[argues his case for cancelling the 1976 German Grand Prix] I accept that every time I get into my car, there's 20% chance I could die and I could live with it, but not one percent more! And today with the rain, the risk is more.
[last lines] Of course he didn't listen to me. For James, one world title was enough. He had proved what he needed to prove. To himself and anyone who doubted him. And two years later, he retired. When I saw him next in London, seven years later, me as a champion again, him as broadcaster, he was barefoot on a bicycle with a flat tire, still living each day like his last. When I heard he died age 45 of a heart attack, I wasn't surprised. I was just sad. People always think of us as rivals but he was among the very few I liked and even fewer that I respected. He remains the only person I envied.
[James Hunt is undergoing medical checkup after a race]
James Hunt: I had a friendly disagreement with another driver about his wife.
Nurse Gemma: [checks eyes] Why, what did you do?
Hunt: Only what she asked me to do.
Gemma: Which was?
Hunt: I could show you if you'd like.
[Suzy Miller looks at James Hunt's car and laments the lack of safety features]
Suzy Miller: Why don't they make it safer?
James Hunt: The risk of death turns people on.
[miffed by Niki winning the 1975 F1 World Championship, James scrambles back to Hesketh Racing headquarters]
James Hunt: Whatever it takes to beat that prick next year, just say it, your word is my command. There are no lengths to which I will not go and I mean it. [notices Lord Hesketh feeling glum] What the hell's going on? Where is everybody? What's the matter?
Lord Hesketh: Do you know what the date it is today?
Hesketh: It's November the 14th.
Hesketh: Do you have any idea of the significance of that date?
Hunt: I don't know. Time to start killing pheasants?
Hesketh: Actually, it's the deadline for securing sponsorship for the forthcoming Formula 1 season.
Hesketh: Which elapsed at midnight last night and we didn't attract any.
Hunt: Well, so? We aren't looking for sponsorship. Like you said, condoms and cigarettes, vulgar, right?
Hesketh: Right. Except we are, or were. I've made something of a miscalculation. The economics, Formula 1, realities thereof. It turns out not like the lower divisions at all.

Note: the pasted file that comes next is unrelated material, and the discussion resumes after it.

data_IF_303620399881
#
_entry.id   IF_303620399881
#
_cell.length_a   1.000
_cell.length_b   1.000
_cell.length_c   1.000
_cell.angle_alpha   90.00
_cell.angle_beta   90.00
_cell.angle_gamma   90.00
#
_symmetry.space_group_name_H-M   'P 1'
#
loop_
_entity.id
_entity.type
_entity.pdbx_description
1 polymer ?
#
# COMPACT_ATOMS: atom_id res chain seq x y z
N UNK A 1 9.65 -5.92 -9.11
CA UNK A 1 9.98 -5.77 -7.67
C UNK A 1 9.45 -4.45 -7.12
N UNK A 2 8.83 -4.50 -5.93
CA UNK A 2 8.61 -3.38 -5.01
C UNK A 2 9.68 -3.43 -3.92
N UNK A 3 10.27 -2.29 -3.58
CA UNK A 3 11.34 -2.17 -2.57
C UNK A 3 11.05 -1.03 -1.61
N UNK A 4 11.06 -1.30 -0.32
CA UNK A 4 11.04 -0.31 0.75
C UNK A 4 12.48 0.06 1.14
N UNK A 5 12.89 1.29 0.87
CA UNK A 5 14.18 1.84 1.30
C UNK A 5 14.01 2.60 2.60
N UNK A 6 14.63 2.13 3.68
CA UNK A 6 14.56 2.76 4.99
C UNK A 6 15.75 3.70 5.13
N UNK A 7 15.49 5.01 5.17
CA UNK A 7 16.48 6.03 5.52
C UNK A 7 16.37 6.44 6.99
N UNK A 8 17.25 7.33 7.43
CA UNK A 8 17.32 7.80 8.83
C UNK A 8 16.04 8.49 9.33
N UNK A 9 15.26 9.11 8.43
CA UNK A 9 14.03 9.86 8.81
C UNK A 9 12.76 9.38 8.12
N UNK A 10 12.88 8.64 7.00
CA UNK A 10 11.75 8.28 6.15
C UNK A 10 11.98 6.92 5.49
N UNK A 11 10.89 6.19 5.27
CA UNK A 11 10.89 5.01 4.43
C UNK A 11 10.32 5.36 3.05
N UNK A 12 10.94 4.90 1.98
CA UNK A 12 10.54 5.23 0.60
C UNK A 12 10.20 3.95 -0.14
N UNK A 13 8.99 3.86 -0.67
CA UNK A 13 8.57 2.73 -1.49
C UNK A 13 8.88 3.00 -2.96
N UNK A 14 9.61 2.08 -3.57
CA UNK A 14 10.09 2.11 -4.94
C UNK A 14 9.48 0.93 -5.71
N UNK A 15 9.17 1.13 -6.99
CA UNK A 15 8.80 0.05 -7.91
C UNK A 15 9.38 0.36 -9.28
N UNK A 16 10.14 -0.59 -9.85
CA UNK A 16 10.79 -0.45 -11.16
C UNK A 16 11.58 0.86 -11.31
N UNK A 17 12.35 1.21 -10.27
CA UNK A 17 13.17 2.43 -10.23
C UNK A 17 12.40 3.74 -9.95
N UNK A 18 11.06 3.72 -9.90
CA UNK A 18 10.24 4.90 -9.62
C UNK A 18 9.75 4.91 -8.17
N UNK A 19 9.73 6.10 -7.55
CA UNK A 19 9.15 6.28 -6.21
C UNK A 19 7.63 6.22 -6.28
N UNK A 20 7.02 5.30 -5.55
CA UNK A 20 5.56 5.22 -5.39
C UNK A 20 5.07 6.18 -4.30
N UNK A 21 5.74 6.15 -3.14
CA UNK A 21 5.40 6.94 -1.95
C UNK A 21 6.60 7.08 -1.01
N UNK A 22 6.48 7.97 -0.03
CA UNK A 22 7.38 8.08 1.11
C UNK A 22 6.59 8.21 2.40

Hunt: What are you saying?
Hesketh: I'm saying it's over, Superstar. The banks have stepped in, started laying everyone off. Probably have to sell this place.
[Having left a party hosted by Clay Regazzoni's friends, Niki Lauda hitches a ride with Marlene Knaus]
Niki Lauda: Your fan belt is loose.
Marlene Knaus: My what?
Lauda: And when you brake your foot goes all the way down, which means there's air in the system.
Knaus: Anything else?
Lauda: No... Apart from the rear brakes are worn out, the front right tire's a bit soft, which explains why you're weaving so much.
Knaus: How can you tell?
Lauda: My ass.
Lauda: God gave me an okay mind, but a really good ass, which can feel everything in a car.
[Niki Lauda's driving a sedan that two Italian men agree to let him on the way to a train station with Marlene Knaus, who's gotten quite bored at him being careful on the road]
Niki Lauda: There's no need to drive fast. Just increases the percentage of risk. We're not in a hurry, I'm not being paid. Right now it's zero incentive or reward. Why would I drive fast?
Marlene Knaus: Because I'm asking you to.
Lauda: [in German] And do you always get what you want?
Knaus: [in German] Yeah. Usually. [suddenly pushed back against her seat as Niki steps on the gas]
[James Hunt talks to Suzy Miller about her new relationship with Richard Burton]
James Hunt: So when did all this start?
Suzy Miller: That weekend I went skiing. Why have you come here, James?
Hunt: I've got to get you back.
Miller: Oh, come on, James. You don't want me back. You never wanted to be married in the first place.
Hunt: Yes, I did.
Miller: You did it because you hoped it might change you, settle you down, help with the racing.
Hunt: No, I didn't.
Miller: And who knows, if it had been just the drinking, or the dope, or the infidelity or the moods, it might even have worked. But when it's all of them...
Hunt: Yes, I know, I'm terrible.
Miller: No, you're not terrible. You're just who you are at this point in your life. God help anyone who wants more.
Hunt: And Richard Burton, will he be able to give you more? You know, he has quite the bad-boy reputation himself.
Miller: What's important is how it feels to me, and it feels like he adores me.
[James Hunt sees a fully-recovered Niki Lauda at the 1976 Italian Grand Prix]
James Hunt: I feel responsible for what happened.
Niki Lauda: You were.
Hunt: I swayed the room and the race should never have went ahead.
Lauda: You did, but trust me. Watching you win those races while I was fighting for my life. You were equally responsible for getting me back in the car.
[Niki Lauda is being interviewed before the 1976 Italian Grand Prix]
Reporter: What did your wife say when she saw your face?
Niki Lauda: She said, "Sweetie, you don't need a face to drive, you just need a right foot." [reporters laugh]
Reporter: I'm being serious. Do you think your marriage can survive... with the way you look now?
Lauda: And I am being serious too... [points index finger at him] Fuck you! Press conference over. [storms out of room]
[At the Japanese Grand Prix James Hunt pulls into the pits with two flat tires, with the title slipping away having slipped down to fifth place with only four laps left]
James Hunt: Come on, Come on!
Alistair Caldwell: James!
Hunt: Come on!
Caldwell: Just go easy out there.
Hunt: What are you saying?
Caldwell: I’m saying look after yourself. We want you back in one piece. You’re too far back. There’s too many drivers in front of you. There’s always next year.
Hunt: So that’s it? It’s over?! ... [thrusts helmet visor shut] Fuck it! [accelerates wildly out of the pit lane]